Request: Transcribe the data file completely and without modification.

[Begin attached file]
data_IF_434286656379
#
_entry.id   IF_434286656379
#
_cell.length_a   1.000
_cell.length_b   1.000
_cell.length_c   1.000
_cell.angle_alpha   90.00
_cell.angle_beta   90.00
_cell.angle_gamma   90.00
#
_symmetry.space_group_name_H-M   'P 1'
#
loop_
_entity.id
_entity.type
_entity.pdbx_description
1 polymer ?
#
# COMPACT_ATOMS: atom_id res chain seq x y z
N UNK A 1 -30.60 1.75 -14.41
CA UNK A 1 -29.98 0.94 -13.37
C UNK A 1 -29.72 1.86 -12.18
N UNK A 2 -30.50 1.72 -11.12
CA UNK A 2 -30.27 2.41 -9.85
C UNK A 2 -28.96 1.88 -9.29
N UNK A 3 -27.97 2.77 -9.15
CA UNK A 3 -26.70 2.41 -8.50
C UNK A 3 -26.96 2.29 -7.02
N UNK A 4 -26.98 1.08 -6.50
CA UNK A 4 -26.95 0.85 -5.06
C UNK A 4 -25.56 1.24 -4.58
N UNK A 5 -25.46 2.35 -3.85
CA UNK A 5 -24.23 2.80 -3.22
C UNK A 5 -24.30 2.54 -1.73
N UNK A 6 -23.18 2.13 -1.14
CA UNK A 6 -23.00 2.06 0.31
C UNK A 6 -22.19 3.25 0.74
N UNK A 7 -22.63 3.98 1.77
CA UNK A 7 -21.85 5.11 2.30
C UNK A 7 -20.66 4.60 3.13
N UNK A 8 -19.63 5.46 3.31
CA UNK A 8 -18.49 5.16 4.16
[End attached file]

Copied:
data_IF_434286656379
#
_entry.id   IF_434286656379
#
_cell.length_a   1.000
_cell.length_b   1.000
_cell.length_c   1.000
_cell.angle_alpha   90.00
_cell.angle_beta   90.00
_cell.angle_gamma   90.00
#
_symmetry.space_group_name_H-M   'P 1'
#
loop_
_entity.id
_entity.type
_entity.pdbx_description
1 polymer ?
#
# COMPACT_ATOMS: atom_id res chain seq x y z
N UNK A 1 -30.60 1.75 -14.41
CA UNK A 1 -29.98 0.94 -13.37
C UNK A 1 -29.72 1.86 -12.18
N UNK A 2 -30.50 1.72 -11.12
CA UNK A 2 -30.27 2.41 -9.85
C UNK A 2 -28.96 1.88 -9.29
N UNK A 3 -27.97 2.77 -9.15
CA UNK A 3 -26.70 2.41 -8.50
C UNK A 3 -26.96 2.29 -7.02
N UNK A 4 -26.98 1.08 -6.50
CA UNK A 4 -26.95 0.85 -5.06
C UNK A 4 -25.56 1.24 -4.58
N UNK A 5 -25.46 2.35 -3.85
CA UNK A 5 -24.23 2.80 -3.22
C UNK A 5 -24.30 2.54 -1.73
N UNK A 6 -23.18 2.13 -1.14
CA UNK A 6 -23.00 2.06 0.31
C UNK A 6 -22.19 3.25 0.74
N UNK A 7 -22.63 3.98 1.77
CA UNK A 7 -21.85 5.11 2.30
C UNK A 7 -20.66 4.60 3.13
N UNK A 8 -19.63 5.46 3.31
CA UNK A 8 -18.49 5.16 4.16